Report Presents Near and Long-Term Challenges and Opportunities Relating to Smaller, Faster, More Energy Efficient SemiconductorsWASHINGTON, April 1, 2014 — (PRNewswire) — The Semiconductor Industry Association (SIA), representing U.S. leadership in semiconductor manufacturing and design, today announced the release of the 2013 International Technology Roadmap for Semiconductors (ITRS), a collaborative effort that assesses the technical challenges and opportunities for the semiconductor industry through 2028. The ITRS seeks to identify future technical obstacles and shortfalls, so the industry and research community can collaborate effectively to overcome them and build the next generation of semiconductors – the foundation of modern electronics.
"For more than two decades, the Roadmap has played an important role in assessing and improving the future of semiconductor technology," said Brian Toohey, president and CEO, Semiconductor Industry Association. "The rapid pace of semiconductor innovation has spurred growth in virtually every sector of the global economy, and the ITRS has helped enable this forward march of innovation by keeping the industry focused on the opportunities and challenges that lie ahead. Using the ITRS as a guide, our industry's brilliant researchers, engineers and scientists will continue to develop next-generation semiconductor technologies that lead to smaller, faster, more efficient and less costly end-use devices. These technology advances will have profound impacts on people across the globe as they are applied to health care, communications, transportation, national defense, clean energy, entertainment, and a range of other applications."
The ITRS is sponsored by five regions of the world – Europe, Japan, Korea, Taiwan, and the United States – and is led by the International Roadmap Committee. Through the cooperative efforts of the global chip manufacturers and equipment suppliers, research communities and consortia, the ITRS identifies critical gaps, technical needs, and potential solutions related to semiconductor technology. Some key findings and predictions of the 2013 ITRS include the following:
- The combination of 3D device architecture and low power devices will usher in a new era of scaling identified in short as "3D Power Scaling." The increase in the number of transistors per unit area will eventually be accomplished by stacking multiple layers of transistors.
- Progress in manipulation of edgeless wrapped materials (e.g., carbon nanotubes, graphene combinations, etc.) offer the promise of ballistic conductors, which may emerge in the next decade.
- There will be two additional ways of providing novel opportunities for future semiconductor products. The first consists of extending the functionality of the CMOS platform via heterogeneous integration of new technologies, and the second consists of stimulating invention of devices that support new information-processing paradigms.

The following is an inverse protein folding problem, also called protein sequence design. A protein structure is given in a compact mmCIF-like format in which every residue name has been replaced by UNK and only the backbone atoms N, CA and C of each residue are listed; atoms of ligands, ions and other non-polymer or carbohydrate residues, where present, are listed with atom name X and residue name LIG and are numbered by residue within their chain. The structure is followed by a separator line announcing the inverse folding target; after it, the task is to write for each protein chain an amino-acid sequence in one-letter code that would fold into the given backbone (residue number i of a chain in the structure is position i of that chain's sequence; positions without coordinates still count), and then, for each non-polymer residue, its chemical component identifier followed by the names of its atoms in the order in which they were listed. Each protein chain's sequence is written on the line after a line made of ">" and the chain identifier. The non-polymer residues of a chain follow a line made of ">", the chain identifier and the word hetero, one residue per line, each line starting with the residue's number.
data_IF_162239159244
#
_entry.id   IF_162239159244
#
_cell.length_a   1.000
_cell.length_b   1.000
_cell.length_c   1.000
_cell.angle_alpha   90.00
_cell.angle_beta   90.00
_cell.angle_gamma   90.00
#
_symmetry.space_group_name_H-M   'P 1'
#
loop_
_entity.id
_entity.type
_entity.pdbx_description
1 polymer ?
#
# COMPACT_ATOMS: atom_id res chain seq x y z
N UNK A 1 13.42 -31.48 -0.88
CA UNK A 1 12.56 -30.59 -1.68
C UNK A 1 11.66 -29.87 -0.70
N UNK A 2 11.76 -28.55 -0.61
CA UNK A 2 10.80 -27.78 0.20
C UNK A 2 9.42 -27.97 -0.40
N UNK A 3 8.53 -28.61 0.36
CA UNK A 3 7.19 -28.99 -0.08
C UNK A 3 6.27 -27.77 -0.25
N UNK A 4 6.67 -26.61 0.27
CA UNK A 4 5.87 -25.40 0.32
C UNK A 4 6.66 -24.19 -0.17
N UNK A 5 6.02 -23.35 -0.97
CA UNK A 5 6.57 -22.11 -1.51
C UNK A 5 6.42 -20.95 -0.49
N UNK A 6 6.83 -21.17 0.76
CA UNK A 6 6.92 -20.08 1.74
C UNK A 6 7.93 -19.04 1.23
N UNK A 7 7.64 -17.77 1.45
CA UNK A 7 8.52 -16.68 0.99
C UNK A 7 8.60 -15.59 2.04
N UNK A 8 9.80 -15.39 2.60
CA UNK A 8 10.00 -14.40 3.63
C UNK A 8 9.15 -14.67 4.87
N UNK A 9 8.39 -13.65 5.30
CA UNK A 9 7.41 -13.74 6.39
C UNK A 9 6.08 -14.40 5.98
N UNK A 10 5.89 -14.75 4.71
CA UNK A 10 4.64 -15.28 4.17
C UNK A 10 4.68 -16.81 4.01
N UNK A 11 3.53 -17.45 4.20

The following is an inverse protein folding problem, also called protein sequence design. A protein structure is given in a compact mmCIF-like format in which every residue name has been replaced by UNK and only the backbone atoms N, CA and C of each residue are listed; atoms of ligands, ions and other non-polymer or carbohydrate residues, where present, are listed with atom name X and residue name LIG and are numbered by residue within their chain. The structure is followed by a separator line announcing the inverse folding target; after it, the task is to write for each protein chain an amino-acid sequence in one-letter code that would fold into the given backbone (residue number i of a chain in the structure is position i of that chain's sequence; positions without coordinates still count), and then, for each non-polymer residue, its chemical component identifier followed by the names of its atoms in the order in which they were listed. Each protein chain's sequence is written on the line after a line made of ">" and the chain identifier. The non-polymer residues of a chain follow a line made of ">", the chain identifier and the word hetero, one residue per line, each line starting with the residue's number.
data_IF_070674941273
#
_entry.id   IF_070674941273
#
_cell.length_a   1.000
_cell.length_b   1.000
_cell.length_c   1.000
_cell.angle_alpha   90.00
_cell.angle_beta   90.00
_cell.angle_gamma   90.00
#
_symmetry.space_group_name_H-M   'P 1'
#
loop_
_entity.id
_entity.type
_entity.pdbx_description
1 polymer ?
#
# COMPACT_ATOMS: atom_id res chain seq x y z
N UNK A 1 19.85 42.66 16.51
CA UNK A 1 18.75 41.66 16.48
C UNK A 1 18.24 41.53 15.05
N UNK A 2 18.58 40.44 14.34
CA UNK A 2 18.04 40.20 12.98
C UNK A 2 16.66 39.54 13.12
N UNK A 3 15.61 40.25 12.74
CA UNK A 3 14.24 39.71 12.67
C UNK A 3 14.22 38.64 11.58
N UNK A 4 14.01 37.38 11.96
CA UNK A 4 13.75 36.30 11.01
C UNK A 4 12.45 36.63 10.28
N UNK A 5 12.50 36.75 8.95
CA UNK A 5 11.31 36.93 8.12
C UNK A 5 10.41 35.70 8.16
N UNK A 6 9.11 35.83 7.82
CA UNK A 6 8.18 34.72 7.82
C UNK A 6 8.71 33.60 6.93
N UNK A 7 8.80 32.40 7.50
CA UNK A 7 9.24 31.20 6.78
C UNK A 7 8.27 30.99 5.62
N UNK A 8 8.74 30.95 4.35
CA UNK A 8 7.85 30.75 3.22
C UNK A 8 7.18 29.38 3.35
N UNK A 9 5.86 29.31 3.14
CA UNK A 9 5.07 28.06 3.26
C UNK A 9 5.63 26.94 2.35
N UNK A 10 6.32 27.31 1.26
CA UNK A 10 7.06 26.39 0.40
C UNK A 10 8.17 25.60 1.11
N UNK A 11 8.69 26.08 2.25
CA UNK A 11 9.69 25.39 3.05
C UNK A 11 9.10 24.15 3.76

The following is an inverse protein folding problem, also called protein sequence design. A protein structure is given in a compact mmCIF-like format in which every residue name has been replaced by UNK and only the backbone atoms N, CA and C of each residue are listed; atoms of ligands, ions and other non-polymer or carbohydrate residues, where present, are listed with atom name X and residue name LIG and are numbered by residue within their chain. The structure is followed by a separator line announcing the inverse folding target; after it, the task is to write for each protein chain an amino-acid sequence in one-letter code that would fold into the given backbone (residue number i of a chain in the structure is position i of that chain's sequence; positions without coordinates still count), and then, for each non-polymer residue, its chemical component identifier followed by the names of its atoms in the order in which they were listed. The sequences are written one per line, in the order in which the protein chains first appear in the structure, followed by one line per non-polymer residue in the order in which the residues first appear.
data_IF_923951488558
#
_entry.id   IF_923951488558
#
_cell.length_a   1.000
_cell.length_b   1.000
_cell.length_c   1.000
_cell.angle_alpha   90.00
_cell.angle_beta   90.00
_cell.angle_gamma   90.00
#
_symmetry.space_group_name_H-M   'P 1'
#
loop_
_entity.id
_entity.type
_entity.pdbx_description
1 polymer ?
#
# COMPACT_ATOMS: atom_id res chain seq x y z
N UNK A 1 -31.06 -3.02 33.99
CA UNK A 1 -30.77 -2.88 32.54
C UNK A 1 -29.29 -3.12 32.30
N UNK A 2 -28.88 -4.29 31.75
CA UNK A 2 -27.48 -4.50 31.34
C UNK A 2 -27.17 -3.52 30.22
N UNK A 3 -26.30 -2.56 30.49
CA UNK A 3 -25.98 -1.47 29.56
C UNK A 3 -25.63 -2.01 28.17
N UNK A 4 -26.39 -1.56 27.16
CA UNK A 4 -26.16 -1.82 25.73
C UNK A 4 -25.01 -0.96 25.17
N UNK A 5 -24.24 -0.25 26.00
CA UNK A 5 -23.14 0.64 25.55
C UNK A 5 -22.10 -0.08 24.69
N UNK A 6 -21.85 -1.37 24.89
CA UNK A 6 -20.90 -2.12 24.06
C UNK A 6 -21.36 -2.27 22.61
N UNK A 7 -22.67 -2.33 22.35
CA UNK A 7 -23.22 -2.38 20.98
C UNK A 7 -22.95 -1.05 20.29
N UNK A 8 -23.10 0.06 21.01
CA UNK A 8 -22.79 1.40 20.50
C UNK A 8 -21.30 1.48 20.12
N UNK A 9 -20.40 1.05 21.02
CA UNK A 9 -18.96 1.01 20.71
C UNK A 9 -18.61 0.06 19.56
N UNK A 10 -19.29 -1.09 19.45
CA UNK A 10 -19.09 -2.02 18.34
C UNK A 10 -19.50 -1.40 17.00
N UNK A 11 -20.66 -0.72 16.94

- The integration of multiple technologies in a limited space (e.g., GPS, phone, tablet, mobile phones, etc.) has revolutionized the semiconductor industry by shifting the main goal of any design from a performance driven approach to a reduced power driven approach.
- Looking at Long Term Devices and Systems (7-15 years horizon, beyond 2020) the 2013 ITRS reports on completely new devices operating on completely new principles and amenable to support completely new architectures. For instance, spin wave device (SWD) is a type of magnetic logic device exploiting collective spin oscillation (spin waves) for information transmission and processing. SWD converts input voltage signals into the spin waves, computes with spin waves, and converts the output spin waves into the voltage signals.
- Manufacturing of integrated circuits, driven by dimensional scaling, will reach the few nanometers range well within the 15-year horizon of the 2013 ITRS.
- An addition to the 2013 ITRS edition is a new sub-chapter on big data (BD).The fab is continually becoming more data driven and requirements for data volumes, communication speeds, quality, merging, and usability need to be understood and quantified.
These findings and others were derived from the ITRS technology working groups, each of which coordinates with related teams across disciplines to write reports indicating the state of the current technology, technology challenges, critical needs, potential solutions, and areas of innovation.
To learn more about the ITRS, visit http://www.itrs.net.
The Semiconductor Industry Association (SIA) is the voice of the U.S. semiconductor industry, one of America's top export industries and a key driver of America's economic strength, national security and global competitiveness. Semiconductors – microchips that control all modern electronics – enable the systems and products that we use to work, communicate, travel, entertain, harness energy, treat illness, and make new scientific discoveries. The semiconductor industry directly employs nearly a quarter of a million people in the U.S. In 2013, U.S. semiconductor company sales totaled $155 billion, and semiconductors make the global trillion dollar electronics industry possible. Founded in 1977 by five microelectronics pioneers, SIA unites companies that account for 80 percent of America's semiconductor production. Through this coalition, SIA seeks to strengthen U.S. leadership of semiconductor design and manufacturing by working with Congress, the Administration and other key industry stakeholders to encourage policies and regulations that fuel innovation, propel business and drive international competition. Learn more at www.semiconductors.org.
Semiconductor Industry Association
SOURCE Semiconductor Industry Association
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